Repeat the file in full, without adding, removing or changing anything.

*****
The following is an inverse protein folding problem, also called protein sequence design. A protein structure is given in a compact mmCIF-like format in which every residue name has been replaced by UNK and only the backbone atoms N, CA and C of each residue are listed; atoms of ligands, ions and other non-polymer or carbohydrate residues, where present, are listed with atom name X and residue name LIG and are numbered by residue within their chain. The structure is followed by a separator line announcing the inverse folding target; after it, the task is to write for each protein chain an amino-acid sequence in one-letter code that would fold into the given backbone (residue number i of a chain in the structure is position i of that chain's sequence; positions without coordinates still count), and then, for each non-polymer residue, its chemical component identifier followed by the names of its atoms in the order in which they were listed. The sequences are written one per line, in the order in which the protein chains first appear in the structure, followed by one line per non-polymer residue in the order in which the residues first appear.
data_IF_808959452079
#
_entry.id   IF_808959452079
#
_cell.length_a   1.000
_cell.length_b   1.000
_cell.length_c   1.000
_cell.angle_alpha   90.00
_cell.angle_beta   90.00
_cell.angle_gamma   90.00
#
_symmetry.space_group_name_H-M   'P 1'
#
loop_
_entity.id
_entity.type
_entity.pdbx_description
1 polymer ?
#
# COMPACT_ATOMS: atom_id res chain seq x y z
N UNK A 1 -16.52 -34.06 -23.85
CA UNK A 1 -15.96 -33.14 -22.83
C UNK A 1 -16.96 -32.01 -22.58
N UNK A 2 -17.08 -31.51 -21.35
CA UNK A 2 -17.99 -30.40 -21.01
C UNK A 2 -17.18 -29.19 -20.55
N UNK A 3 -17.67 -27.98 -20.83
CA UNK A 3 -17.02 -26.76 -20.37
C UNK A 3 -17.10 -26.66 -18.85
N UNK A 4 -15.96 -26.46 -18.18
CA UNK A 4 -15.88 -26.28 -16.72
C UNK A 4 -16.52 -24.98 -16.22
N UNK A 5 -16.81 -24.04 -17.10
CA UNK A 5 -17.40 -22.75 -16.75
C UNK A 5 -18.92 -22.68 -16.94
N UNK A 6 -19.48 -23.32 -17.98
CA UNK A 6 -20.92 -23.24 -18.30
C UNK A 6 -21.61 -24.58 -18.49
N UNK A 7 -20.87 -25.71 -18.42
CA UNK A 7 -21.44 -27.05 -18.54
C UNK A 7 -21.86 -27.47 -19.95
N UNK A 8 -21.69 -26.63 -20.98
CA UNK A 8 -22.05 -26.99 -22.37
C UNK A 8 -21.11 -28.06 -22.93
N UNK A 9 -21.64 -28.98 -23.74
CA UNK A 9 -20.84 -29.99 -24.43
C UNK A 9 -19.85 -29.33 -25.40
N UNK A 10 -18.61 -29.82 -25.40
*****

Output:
The following is an inverse protein folding problem, also called protein sequence design. A protein structure is given in a compact mmCIF-like format in which every residue name has been replaced by UNK and only the backbone atoms N, CA and C of each residue are listed; atoms of ligands, ions and other non-polymer or carbohydrate residues, where present, are listed with atom name X and residue name LIG and are numbered by residue within their chain. The structure is followed by a separator line announcing the inverse folding target; after it, the task is to write for each protein chain an amino-acid sequence in one-letter code that would fold into the given backbone (residue number i of a chain in the structure is position i of that chain's sequence; positions without coordinates still count), and then, for each non-polymer residue, its chemical component identifier followed by the names of its atoms in the order in which they were listed. The sequences are written one per line, in the order in which the protein chains first appear in the structure, followed by one line per non-polymer residue in the order in which the residues first appear.
data_IF_808959452079
#
_entry.id   IF_808959452079
#
_cell.length_a   1.000
_cell.length_b   1.000
_cell.length_c   1.000
_cell.angle_alpha   90.00
_cell.angle_beta   90.00
_cell.angle_gamma   90.00
#
_symmetry.space_group_name_H-M   'P 1'
#
loop_
_entity.id
_entity.type
_entity.pdbx_description
1 polymer ?
#
# COMPACT_ATOMS: atom_id res chain seq x y z
N UNK A 1 -16.52 -34.06 -23.85
CA UNK A 1 -15.96 -33.14 -22.83
C UNK A 1 -16.96 -32.01 -22.58
N UNK A 2 -17.08 -31.51 -21.35
CA UNK A 2 -17.99 -30.40 -21.01
C UNK A 2 -17.18 -29.19 -20.55
N UNK A 3 -17.67 -27.98 -20.83
CA UNK A 3 -17.02 -26.76 -20.37
C UNK A 3 -17.10 -26.66 -18.85
N UNK A 4 -15.96 -26.46 -18.18
CA UNK A 4 -15.88 -26.28 -16.72
C UNK A 4 -16.52 -24.98 -16.22
N UNK A 5 -16.81 -24.04 -17.10
CA UNK A 5 -17.40 -22.75 -16.75
C UNK A 5 -18.92 -22.68 -16.94
N UNK A 6 -19.48 -23.32 -17.98
CA UNK A 6 -20.92 -23.24 -18.30
C UNK A 6 -21.61 -24.58 -18.49
N UNK A 7 -20.87 -25.71 -18.42
CA UNK A 7 -21.44 -27.05 -18.54
C UNK A 7 -21.86 -27.47 -19.95
N UNK A 8 -21.69 -26.63 -20.98
CA UNK A 8 -22.05 -26.99 -22.37
C UNK A 8 -21.11 -28.06 -22.93
N UNK A 9 -21.64 -28.98 -23.74
CA UNK A 9 -20.84 -29.99 -24.43
C UNK A 9 -19.85 -29.33 -25.40
N UNK A 10 -18.61 -29.82 -25.40